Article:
Artwork by Jay Mitra
Only when you’re drunk do you talk about your grandmother. We drink a lot, sharing pints and pizza while the telly blares in the background, cocktails on the terrace before fucking under the clouds. I miss her, you would slur, and your eyes brighten, yet you seem older. You never say ‘Baa’. You always call her ‘my grandmother’. She floats above us like a mystical figure, and I imagine her commenting on our drinks, calling me a lightweight. I feel like you are a reflection of her, or some mangled mirage.
Her northern accent was an engine’s hum. She picked it up quickly when she moved to Bradford, and everyone thought she was a born and raised Yorkshire lass. I guess people saw her as a local oddity, but to you she was special. You remembered the soft līlā of her saris, always flowing behind her, never getting caught or tangled. You said it made you want to be more traditional, but you never could be. Not after you met me.
The memory you come back to the most is your grandmother doing DIY with your grandfather in bootcut jeans. She never wore them outside your home. You were only small but she let you paint around the plug sockets. You remembered her flicking the paintbrush at you, getting it on your nose. I thought you were embellishing and you probably were.
You both shared a particularly northern English, swearing over fish and chips, faces painted for United games, ignoring when old school footie fans would stare. Even though your parents weren’t around, she never let you forget that you belonged to more than one culture. Your extended family were baffled, neither side meeting.
You talk about the funeral, how you had to shake everyone’s hand, wearing the wrong clothing, a sigh of a suit. You heard the funeral director talk about a tennis ball, the analogy going completely over your head. You don’t mention this often. I think I’ve heard you talk about it once, over a pale ale.
Your jumpers smell of overripe kēḷā and fake strawberries and I wear them when I dress as you. You wore one of my wigs once and it was the most beautiful you ever looked, the blonde soft, hanging past your ears, like dirty water. We are alike, both half Asian, both with the same hollow eyes. People used to joke about our skin, and it was okay because we were pale. Pale ish. Amtha amtha; when we kiss it’s like practising on my arm.
I didn’t particularly like you when we met, but there was a sense of belonging I felt when we talked. I knew I’d never get that again. You laughed at my jokes. I didn’t laugh at yours. You didn’t tell on me when I cheated at Cluedo. You were patient with me when I cried.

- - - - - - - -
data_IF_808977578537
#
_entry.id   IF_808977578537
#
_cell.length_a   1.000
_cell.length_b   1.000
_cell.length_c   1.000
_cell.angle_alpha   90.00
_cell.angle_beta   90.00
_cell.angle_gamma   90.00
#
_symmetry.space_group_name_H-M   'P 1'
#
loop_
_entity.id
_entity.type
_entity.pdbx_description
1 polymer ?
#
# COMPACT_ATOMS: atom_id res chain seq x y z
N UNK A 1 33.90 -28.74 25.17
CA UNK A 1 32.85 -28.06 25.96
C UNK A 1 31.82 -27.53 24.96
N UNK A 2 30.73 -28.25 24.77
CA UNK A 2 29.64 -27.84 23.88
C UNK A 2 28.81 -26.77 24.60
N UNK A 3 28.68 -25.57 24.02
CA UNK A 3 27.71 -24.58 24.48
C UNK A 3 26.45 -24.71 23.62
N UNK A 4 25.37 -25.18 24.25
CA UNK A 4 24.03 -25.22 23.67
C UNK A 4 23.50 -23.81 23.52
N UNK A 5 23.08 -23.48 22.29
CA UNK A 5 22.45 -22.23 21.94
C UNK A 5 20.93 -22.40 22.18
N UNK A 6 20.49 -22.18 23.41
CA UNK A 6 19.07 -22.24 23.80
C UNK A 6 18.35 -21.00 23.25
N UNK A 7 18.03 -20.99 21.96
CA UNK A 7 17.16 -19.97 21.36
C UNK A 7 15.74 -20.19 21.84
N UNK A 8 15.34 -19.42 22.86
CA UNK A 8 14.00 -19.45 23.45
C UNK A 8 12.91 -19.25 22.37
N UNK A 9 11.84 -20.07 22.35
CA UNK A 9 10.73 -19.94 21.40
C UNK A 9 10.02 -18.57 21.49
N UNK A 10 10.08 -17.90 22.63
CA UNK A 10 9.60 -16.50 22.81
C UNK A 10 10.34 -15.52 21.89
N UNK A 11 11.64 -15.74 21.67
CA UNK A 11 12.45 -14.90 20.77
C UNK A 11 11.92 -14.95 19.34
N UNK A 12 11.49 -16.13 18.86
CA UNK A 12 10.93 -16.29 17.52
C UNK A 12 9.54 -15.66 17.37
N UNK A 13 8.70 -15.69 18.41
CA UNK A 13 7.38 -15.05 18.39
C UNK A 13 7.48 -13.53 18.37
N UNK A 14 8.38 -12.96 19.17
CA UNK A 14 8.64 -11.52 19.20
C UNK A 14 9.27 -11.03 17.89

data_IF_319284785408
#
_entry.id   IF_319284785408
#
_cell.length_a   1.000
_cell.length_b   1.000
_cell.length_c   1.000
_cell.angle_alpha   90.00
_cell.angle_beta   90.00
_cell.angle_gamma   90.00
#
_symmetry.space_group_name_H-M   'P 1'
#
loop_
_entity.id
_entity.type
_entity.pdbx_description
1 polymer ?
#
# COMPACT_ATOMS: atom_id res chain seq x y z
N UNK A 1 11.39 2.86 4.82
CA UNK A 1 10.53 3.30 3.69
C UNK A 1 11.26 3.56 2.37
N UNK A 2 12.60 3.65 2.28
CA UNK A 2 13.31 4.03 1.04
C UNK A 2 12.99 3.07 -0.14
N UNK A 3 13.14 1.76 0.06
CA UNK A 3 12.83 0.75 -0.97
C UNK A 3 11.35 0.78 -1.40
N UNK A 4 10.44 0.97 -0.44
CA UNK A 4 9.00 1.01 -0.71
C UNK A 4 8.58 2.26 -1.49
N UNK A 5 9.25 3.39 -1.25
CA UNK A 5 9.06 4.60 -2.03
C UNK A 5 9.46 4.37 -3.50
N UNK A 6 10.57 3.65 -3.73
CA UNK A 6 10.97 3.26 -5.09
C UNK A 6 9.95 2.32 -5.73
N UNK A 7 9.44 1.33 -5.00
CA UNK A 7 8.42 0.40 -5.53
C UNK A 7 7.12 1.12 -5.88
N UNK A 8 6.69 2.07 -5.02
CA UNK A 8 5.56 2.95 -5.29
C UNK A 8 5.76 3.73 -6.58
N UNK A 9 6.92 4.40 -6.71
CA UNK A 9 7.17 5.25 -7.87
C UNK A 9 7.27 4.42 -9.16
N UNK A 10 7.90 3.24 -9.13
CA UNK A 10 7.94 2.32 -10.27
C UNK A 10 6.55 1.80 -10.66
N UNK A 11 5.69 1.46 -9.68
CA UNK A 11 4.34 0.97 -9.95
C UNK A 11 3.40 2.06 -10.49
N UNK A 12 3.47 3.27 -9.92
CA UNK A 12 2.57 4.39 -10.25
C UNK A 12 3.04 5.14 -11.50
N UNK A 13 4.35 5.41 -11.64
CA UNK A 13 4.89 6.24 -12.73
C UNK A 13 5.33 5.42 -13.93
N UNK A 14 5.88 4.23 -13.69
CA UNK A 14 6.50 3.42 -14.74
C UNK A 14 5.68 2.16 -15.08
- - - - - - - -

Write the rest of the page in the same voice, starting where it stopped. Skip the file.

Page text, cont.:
You burn chai and I pretend to like green tea, throwing it in the garden and watching it freeze. We tick ‘other’ on most forms, visit Google Translate more than Twitter. I guess we’ve never met anyone like us.
I don’t know what it would be like if we got married. Whether we’d have an Indian wedding or an English one. Neither feels right. We’ve been to plenty of Hindu funerals, but not a single wedding. I don’t know if we’d know how to do it right. I can’t imagine committing to you, but I couldn’t be with anyone else. Being without you is like parting with my shadow.
I worry about our children. Whether they will connect to our culture or neglect them both. Whether they’ll remember your grandmother. I imagine chasing after them, still fit at forty, and sweeping them up in my arms. I see them at graduation, attending the same uni I dropped out of. I know our children will occupy the same empty space, the no man’s land of multitudes, sapharajana from rotten oak. But they will be ours. And that’s enough, I think.
I think of you and this daydream often. As far as I know, you don’t exist, and never will. I’ll never know someone like me, love someone like you. I wish I could ignore you, shelve you, put you away some place where your figment would not get damaged.
But you’re right there, right on the surface, every time I look in the mirror.
Kayleigh Jayshree (she/they) finds comfort in memories, even as they twist and change. She is based in the North of England. Her work is published by Lunate Fiction and The Hearth Magazine, and she is forthcoming in The Bitchin’ Kitsch and Fruit Journal. She often writes about her mixed heritage and bipolar disorder.